Here's another reason to include beer at your next backyard barbecue: New research suggests marinades made from brews and ales help reduce the formation of potentially harmful substances in grilled meats.
The findings, reported in the American Chemical Society's Journal of Agricultural and Food Chemistry, are based on studies by Portuguese researchers from the University of Porto who determined compounds in beer, wine, tea marinades can reduce the levels of some potential carcinogens in cooked meat.
Past studies have shown an association between consumption of grilled meats and a high incidence of colorectal cancer. Polycyclic aromatic hydrocarbons (PAHs) are substances that form when meats are cooked at very high temperatures, as on a backyard grill. And high levels of PAHs, which are also in cigarette smoke and car exhaust, are associated with cancers in laboratory animals, although it's uncertain if that's true for people.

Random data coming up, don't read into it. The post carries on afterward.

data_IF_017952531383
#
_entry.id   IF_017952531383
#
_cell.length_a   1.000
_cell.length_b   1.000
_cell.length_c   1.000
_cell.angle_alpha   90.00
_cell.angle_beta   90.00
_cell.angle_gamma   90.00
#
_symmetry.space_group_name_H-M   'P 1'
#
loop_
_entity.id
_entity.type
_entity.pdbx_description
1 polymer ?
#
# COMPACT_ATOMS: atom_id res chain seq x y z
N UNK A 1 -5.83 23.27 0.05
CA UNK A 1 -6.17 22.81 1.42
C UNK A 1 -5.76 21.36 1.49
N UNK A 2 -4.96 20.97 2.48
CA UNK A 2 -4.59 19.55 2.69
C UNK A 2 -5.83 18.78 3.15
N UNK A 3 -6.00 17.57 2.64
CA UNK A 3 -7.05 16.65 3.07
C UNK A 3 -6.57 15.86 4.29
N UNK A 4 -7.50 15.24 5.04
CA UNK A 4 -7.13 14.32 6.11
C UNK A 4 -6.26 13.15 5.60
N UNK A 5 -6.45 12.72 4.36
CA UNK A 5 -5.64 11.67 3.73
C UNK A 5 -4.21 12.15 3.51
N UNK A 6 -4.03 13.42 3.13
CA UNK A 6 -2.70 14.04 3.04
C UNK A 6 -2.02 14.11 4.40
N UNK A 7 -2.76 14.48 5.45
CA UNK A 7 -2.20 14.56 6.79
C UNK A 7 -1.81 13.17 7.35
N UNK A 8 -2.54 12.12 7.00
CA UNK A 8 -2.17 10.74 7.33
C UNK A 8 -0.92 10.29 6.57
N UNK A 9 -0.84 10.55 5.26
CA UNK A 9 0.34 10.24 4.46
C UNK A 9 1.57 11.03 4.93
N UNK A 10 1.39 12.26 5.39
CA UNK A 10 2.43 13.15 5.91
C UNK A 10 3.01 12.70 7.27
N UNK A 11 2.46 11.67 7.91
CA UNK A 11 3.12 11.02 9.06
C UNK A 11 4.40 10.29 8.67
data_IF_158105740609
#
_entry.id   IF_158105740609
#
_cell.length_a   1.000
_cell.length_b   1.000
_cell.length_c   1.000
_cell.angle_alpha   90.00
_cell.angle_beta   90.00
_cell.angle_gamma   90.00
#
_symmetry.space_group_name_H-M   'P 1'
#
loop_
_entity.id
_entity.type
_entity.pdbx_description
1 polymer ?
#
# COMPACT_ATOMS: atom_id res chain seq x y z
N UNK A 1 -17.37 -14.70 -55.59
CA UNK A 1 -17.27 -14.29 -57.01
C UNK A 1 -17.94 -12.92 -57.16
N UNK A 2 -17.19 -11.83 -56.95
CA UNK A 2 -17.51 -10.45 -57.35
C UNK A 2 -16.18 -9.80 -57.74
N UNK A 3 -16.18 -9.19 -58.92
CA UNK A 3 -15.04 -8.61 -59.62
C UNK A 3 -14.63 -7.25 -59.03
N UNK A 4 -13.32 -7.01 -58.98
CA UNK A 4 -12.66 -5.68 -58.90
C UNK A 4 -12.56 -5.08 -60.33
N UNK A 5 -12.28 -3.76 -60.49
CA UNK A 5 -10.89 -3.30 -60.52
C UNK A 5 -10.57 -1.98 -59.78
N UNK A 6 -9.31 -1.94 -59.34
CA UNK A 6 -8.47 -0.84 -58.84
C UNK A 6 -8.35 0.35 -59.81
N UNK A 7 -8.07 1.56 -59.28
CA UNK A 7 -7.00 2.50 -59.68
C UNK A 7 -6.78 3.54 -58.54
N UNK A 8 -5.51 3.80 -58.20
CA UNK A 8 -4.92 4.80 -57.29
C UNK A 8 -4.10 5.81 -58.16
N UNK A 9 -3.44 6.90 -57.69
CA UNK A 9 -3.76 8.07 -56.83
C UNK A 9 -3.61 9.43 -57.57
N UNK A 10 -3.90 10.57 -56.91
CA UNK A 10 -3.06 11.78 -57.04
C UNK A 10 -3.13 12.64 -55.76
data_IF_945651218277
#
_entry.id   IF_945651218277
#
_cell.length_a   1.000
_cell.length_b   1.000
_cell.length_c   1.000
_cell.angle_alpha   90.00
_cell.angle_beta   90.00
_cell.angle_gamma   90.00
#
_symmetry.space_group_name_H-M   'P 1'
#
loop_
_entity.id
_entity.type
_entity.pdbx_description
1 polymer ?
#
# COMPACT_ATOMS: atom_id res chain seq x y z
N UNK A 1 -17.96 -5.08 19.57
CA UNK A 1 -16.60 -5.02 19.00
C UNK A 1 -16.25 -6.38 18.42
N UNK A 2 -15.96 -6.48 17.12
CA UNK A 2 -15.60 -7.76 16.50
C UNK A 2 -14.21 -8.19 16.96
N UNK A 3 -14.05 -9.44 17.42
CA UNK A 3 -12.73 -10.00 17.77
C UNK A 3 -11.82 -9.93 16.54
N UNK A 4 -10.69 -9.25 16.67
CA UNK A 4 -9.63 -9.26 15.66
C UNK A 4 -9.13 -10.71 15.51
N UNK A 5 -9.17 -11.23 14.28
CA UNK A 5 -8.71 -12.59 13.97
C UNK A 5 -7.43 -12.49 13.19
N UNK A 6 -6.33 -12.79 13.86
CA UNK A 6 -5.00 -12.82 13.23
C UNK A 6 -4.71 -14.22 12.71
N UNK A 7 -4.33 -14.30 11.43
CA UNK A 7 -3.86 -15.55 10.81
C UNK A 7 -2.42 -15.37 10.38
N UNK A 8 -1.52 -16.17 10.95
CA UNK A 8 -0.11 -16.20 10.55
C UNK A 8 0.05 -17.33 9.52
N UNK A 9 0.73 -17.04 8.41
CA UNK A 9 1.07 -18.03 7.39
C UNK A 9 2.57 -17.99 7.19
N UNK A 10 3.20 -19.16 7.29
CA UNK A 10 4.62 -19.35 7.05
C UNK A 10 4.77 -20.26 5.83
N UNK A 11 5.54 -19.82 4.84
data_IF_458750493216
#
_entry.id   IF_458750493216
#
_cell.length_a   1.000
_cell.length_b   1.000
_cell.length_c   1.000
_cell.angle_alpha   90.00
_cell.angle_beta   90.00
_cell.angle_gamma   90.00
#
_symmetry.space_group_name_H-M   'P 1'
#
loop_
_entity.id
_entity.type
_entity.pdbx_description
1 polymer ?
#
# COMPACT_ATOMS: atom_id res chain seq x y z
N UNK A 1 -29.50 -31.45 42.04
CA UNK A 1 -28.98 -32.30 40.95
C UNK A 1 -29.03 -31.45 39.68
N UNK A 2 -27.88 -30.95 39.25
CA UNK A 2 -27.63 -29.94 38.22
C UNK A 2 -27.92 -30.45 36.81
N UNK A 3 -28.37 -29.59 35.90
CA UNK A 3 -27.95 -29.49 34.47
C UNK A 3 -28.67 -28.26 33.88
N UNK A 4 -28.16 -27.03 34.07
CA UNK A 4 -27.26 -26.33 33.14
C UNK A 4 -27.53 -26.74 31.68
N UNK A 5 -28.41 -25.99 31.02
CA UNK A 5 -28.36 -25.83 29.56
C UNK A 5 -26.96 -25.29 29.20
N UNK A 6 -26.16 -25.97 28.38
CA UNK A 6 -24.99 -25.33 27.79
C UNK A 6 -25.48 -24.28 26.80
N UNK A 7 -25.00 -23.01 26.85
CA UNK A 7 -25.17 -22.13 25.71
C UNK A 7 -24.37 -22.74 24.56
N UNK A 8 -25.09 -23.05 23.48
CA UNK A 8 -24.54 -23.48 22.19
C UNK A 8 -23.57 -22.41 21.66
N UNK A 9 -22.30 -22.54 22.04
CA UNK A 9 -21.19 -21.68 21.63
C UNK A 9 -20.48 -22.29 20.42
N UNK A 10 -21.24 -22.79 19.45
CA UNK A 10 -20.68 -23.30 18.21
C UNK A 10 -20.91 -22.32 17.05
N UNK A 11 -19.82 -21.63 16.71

The European Union Commission Regulation has established safety standards for the carcinogenic potency of PAHs in food and attributed maximum levels for these compounds in foods. But little was known about how different beer marinades affect PAH levels, until now.
The Portuguese researchers used a charcoal grill to cook samples of pork — after they had been marinated for four hours in Pilsner beer, non-alcoholic Pilsner beer, or a black beer ale — until they were well-done. They then measured the PAH levels in the meat.
The results showed black beer had the strongest effect, reducing the levels of eight major PAHs by more than half, compared with unmarinated pork.
"Thus, the intake of beer marinated meat can be a suitable mitigation strategy," said the researchers.
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